Homero Carvalho Oliva: Women in Sepia

(Translated from Spanish by Hector Duarte Jr.)

The photographer and the maid are together an endangered species; ships passing in a long lost night. Vestiges of a time never to return. The photographer knows he is the last of his kind. His children long ago grew sick of financial strife and set off to conquer Spain. As far as maids, (the older, pretentious ladies call her a servant), a few might still be scattered around the well-to-do areas. Everyone has a day; Sunday is theirs. They used to preside over the city’s parks and plazas. Now they share space with street performers, end of days prophets, and all sorts of tricksters. Each Sunday, the photographer, seventy plus years marked on each wrinkle lining his face, irons his pants and patched shirt, he diligently cleans the wooden box inherited from his father. It was the box with which he recorded the images that years back made him well-known. His father gave him this advice then: be weary of religious envy, as each photograph contains the subject’s soul. He glances at some of the leftover instant sepias, recognizing a few kids dressed as cowboys, an enamored couple, and six lone girls dressed in polleras and blouses typically only worn by the women who live high up in the mountains. He delicately handles the prodigious wooden box even though no one respects magic anymore. He wraps a sun-worn cloth around the camera and puts it all inside a nylon sack. Like him, the tripod is tired and sometimes limps. The photographer hops on the first bus en route to the main plaza. The maid is dressed in a long purple skirt and curiously embroidered white blouse. Her boss gives her a few coins for the bus and she heads out for the street, finally free of her professionally domestic duties. At the corner, she waves down the bus that stops at La Plaza de Armas. There she buys a small sack of corn to feed the pigeons, a snow cone for the heat, and cotton candy for the nostalgia. A few modern photographers hound her for a picture from there digital cameras. She is waiting for the sun to be at its highest point. When objects and people start losing their shadows to the meridian shift, she asks the photographer with the ancient box for an image. They exchange glances for a quick moment, recognizing their partnership in misfortune. This is why she looks for him and he cuts her a deal. She poses with the Catedral de las Postales behind her and smiles with her mouth and soul, waiting for the photographer’s cue before he covers the box and she freezes her body. She waits and watches for her image to slowly etch itself onto the submerged paper, She smiles at the author of these instant photographs, pays his due, and places the rolled image between her large, indigenous breasts. Like every Sunday, the photographer wonders what she does with the image. She, guessing his thoughts, looks at him as if to ask forgiveness for bothering him yet again. She starts making the trip back to the house that is not her home. Crossing the plaza, she stops to chat with others just like her. Remembering distant places from her childhood makes her homesick. Back at her place of employment, she quietly tiptoes into her room at the other end of the yard far removed from the main house. From a packed suit case resting under the bed, she pulls out an old and rusted cookie tin that holds her most valued possessions: a medallion of the Virgin de Copacabana inherited from her mother; an armless doll; a silver ring given to her by a soldier who never returned to the village; a pair of gold earrings her father gave her on her fifteenth birthday when he said her beauty outshone the hoops, and a manila folder stuffed with all the photos she has ever taken since arriving at the village. She places the new picture with the old ones and places the envelope back in its hiding place, certain one day she will find someone to reveal her treasures to and tell them the story of the old photographer at the plaza.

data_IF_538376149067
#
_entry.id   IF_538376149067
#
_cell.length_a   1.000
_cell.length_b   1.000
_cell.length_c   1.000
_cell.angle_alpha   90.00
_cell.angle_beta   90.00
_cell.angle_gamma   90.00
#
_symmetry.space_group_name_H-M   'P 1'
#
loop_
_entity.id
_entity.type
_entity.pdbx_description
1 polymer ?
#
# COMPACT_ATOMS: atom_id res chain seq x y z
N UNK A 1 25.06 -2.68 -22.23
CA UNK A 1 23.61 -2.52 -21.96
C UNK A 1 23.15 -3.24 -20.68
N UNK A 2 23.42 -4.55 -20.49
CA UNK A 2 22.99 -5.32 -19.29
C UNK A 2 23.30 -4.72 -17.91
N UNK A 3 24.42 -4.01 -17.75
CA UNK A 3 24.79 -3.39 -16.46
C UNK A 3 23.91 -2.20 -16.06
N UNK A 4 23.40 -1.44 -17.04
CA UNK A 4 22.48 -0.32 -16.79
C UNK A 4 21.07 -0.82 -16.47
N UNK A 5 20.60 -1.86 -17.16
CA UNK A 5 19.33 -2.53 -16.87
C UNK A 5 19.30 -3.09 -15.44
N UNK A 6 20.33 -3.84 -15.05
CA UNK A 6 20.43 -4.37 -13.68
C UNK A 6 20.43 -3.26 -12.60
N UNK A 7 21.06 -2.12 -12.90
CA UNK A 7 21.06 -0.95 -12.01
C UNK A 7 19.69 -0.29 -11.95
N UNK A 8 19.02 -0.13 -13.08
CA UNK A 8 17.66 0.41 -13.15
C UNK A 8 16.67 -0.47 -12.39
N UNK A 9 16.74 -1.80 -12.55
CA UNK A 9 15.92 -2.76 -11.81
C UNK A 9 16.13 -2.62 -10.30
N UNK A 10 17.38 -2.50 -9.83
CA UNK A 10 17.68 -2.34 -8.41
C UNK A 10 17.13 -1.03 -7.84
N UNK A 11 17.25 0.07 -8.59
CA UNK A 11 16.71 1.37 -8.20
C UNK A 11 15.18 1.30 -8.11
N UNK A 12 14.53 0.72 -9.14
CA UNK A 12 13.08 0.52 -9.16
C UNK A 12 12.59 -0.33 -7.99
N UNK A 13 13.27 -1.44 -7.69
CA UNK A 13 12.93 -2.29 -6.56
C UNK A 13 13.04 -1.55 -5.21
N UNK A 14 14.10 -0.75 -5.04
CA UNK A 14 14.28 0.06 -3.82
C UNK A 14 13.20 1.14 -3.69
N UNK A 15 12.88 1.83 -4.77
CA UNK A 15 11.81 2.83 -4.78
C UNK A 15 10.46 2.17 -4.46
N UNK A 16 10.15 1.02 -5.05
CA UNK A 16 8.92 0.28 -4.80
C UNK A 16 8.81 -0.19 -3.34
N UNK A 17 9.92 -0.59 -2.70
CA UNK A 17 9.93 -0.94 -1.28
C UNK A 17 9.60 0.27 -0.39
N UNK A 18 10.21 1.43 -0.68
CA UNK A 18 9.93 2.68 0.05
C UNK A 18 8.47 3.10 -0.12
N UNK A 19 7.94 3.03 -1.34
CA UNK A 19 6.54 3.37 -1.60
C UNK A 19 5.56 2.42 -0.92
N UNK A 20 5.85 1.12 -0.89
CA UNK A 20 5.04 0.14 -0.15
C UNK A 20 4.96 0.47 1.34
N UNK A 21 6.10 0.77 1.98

Homero Carvalho Oliva was born in Beni, Bolivia in 1957. Carvalho has won many prizes at the national and international level and twice been awarded The National Novel Prize for Memoria de los espejos y La maquinaria de los secretos. His work has been published and translated the world over. It has appeared in over 30 national and international anthologies including Antología del cuento boliviano contemporáneo; The fatman from La Paz; El nuevo cuento latinoamericano (México); Profundidad de la memoria (Monte Ávila, Venezuela); Antología del microrelato, (Spain) and Se habla español, (México)

His poetry appears in Nueva Poesía Hispanoamericana, (Spain); Memoria del XX Festival Internacional de Poesía de Medellín, (Colombia), and Festival de Poesía de Lima, (Perú) , as well as Poetas del Oriente boliviano de Pedro Shimose. In 2012, he received the National Poetry Prize for Inventario Nocturno. In 2013, he published La Antología de Poesía Amazónica de Bolivia and la Antología Bolivia. His collection Tu voz habla en el viento unites the work of 55 authors. Among them, 3 Nobel Prize winners discussing Bolivia.

Homero (Foto de Gabriel Barceló)

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